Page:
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wheels5894



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Thanks for an interesting post, Patrick.

I'd have to start by saying that I can't really accept you original proposition that mankind is made up of more that the physical. It might be true, but we have no way of knowing it. The things you list to support your view seem to be abstract concepts but we can't imply from such concepts the separate existence of that concept. Take love - we all understand it to some extent but we we can observe and experience are all physical things, from hormones rushing round the body to the kind and helpful actions of people. In fact, love only exists where there are people doing 'loving'. There is no an object out there, separate from people, that we could call love.

Really, we ought not to get bogged down in evolution, but the evidence that we are part of the long chain of evolved creatures is amazingly strong and I think we have to accept that it describes our own evolution too. Our brain have just evolved over the long time-scales and, interestingly, our brains seem to have grown in the period after man discovered cooking - the way of making more energy available from the food. At any rate, explaining how man got here without having evolved is going to be a tough job but one that has to be left for another thread.

To your numbered points I would say -

1. Yes, but these are abstract qualities, like love, which only exist within people These are descriptions of how we see another person's actions and nothing more.
2. Please, start a thread to discuss this. Of course, authenticity is not equal to being true. It is the authentic work of the writers and redactors and contains the things they thought but that doesn't mean it is true.
3. So - we don't need to the bible to see good and evil.
4. Again, we hardly need the bible to tell us that!
5. Really - we need bible morals to run a decent society? the morals that permit slaves and the death penalty for crimes such as homosexuality, and even arguing with a priest? You might like to live in a hierarchy (rule of priests) because that's the sort of rule the bible ends up with as part of its morals.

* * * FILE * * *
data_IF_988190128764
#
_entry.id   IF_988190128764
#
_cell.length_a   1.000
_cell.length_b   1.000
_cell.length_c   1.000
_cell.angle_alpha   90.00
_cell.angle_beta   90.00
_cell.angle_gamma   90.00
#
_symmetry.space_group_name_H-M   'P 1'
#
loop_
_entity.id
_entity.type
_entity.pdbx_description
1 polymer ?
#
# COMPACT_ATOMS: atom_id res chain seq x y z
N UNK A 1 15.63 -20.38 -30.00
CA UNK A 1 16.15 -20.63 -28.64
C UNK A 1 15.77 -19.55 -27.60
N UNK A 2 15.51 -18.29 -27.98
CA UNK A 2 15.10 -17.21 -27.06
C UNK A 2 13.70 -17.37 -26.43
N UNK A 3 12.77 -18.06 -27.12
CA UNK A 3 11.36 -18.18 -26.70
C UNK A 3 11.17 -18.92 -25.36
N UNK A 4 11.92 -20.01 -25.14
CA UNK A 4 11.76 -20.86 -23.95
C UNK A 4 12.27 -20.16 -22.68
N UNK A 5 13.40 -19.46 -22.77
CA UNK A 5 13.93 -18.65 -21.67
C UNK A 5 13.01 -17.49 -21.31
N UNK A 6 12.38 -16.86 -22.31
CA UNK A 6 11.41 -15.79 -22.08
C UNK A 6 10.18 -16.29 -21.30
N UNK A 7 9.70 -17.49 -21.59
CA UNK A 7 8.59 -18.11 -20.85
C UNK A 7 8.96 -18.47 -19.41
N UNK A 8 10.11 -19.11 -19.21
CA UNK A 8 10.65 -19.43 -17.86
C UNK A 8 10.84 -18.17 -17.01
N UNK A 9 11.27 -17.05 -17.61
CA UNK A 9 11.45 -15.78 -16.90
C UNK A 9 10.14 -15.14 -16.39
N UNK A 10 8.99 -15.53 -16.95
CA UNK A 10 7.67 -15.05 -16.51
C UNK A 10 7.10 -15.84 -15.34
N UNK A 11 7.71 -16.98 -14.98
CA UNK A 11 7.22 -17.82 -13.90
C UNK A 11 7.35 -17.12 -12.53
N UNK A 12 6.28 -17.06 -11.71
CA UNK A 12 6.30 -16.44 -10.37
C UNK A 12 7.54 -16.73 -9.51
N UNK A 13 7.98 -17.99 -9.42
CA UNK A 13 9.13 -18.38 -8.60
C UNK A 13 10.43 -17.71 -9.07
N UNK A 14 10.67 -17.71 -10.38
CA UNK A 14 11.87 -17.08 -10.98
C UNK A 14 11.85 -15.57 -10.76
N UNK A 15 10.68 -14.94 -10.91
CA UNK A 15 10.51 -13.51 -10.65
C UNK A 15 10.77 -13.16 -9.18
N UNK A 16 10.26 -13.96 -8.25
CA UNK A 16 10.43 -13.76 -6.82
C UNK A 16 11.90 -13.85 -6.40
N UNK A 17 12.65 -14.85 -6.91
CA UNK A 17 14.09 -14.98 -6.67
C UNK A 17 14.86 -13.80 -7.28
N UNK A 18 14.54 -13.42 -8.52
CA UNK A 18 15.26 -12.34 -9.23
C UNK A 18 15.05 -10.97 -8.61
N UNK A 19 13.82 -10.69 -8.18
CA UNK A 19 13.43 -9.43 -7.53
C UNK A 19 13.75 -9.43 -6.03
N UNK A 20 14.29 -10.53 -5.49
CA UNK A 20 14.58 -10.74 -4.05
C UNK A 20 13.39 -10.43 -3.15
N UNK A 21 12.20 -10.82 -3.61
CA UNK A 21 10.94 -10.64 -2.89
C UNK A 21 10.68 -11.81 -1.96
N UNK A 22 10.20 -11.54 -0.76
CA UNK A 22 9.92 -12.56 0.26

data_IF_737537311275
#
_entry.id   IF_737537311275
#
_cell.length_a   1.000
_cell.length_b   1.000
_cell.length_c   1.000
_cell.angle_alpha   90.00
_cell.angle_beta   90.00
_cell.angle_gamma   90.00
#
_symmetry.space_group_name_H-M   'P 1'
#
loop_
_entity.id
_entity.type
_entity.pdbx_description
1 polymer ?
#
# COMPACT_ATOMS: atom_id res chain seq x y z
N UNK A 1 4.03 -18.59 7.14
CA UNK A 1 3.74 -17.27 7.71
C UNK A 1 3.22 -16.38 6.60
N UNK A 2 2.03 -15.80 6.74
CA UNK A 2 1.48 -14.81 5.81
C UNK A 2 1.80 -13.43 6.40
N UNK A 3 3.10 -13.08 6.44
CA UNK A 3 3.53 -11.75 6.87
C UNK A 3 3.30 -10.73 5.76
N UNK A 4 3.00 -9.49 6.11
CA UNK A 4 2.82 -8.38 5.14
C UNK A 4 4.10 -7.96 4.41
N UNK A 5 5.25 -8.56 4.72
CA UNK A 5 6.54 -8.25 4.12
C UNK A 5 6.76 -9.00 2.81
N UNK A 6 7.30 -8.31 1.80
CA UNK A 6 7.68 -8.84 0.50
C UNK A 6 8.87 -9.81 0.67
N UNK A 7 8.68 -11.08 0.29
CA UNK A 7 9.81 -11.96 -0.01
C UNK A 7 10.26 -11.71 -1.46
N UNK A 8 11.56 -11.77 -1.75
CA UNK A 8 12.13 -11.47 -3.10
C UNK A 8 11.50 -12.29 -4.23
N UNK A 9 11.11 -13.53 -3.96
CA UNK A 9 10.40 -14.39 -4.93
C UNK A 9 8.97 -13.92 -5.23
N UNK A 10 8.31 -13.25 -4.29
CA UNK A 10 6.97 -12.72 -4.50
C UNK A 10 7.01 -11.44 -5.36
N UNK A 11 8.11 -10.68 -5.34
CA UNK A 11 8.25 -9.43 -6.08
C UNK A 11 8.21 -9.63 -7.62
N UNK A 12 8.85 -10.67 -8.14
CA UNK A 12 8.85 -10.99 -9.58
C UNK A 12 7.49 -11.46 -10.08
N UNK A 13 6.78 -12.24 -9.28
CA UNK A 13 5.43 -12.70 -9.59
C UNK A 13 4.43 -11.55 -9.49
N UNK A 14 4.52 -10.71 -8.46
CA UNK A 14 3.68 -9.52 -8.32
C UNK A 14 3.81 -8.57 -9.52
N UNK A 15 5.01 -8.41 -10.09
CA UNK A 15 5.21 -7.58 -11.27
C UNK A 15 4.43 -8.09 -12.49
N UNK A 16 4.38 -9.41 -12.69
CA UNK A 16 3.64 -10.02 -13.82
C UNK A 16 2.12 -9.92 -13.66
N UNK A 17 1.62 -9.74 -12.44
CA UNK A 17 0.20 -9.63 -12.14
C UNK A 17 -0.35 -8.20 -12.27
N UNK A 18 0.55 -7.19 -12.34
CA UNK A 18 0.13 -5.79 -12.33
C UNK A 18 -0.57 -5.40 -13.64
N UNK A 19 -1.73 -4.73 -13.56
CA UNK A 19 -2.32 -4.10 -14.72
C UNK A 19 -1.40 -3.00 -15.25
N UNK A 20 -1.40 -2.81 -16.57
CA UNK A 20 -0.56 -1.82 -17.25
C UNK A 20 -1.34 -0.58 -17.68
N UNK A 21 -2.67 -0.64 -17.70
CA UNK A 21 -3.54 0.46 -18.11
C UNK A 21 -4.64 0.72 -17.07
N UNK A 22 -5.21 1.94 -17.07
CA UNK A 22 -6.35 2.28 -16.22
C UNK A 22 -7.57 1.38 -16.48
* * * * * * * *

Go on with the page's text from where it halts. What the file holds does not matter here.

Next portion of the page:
6. Oh, so practiced 'correctly' the religion doesn't try and control its followers. Who defines 'correctly'?
7. I wouldn't compare the Law of Thermodynamics with a suppose law of nature about sin. The former is tried and tested but where is the evidence that nature has such a law at all?
8. Well that's what the gospels say but it hardly adds the evidence for the existence of any god as such.
9.  No? Paul, who never met Jesus cam up with the idea of the new Adam and Paul wasn't interested at all in  the physical Jesus and his actions at all. Maybe, using the OT, working this sort of stuff out is that hard.
10. ....and... care to comment on the days of the week we use in the English speaking world. They are theistic but hardly Christian. Meanwhile what sort of impact do you suppose would happen if the most powerful emperors enforce Christianity on there subjects. The pope sis this in his lands and, certainly in the Uk there were laws at various times prescribing punishment for not attending church. Now that all these law have gone, which way are people voting with their feet? Not for churches anyway.
11. I would love to think that but look at the cults in recent years who have committed suicide on the basis of the cult leader. Even look at the Muslims who carry suicide bombs. All these people are sure they are dying for the right cause but it is probably not true.
12. I'm pleased you have had such a good result for your belief. Yet the absence of belief can have the same effect. Many atheists will tell you that knowing that this life is all there is concentrates the mind on making the best we can in the time we have.

Really, none of the above argues for the existence of a god though they might bolster the evidence if there were some strong evidence for god.

So far as suffering and evil is concerned, even if you have reconciled yourself to accepting them, don't forget Epicurius
Quote
Epicurus [341–270 B.C.] Greek philosopher:
Is God willing to prevent evil, but not able? Then he is not omnipotent.
Is he able, but not willing? Then he is malevolent.
Is he both able and willing? Then whence cometh evil?
Is he neither able nor willing? Then why call him God?
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ParkingPlaces I like having a good read in the morning December 16, 2013, 11:23:31 AM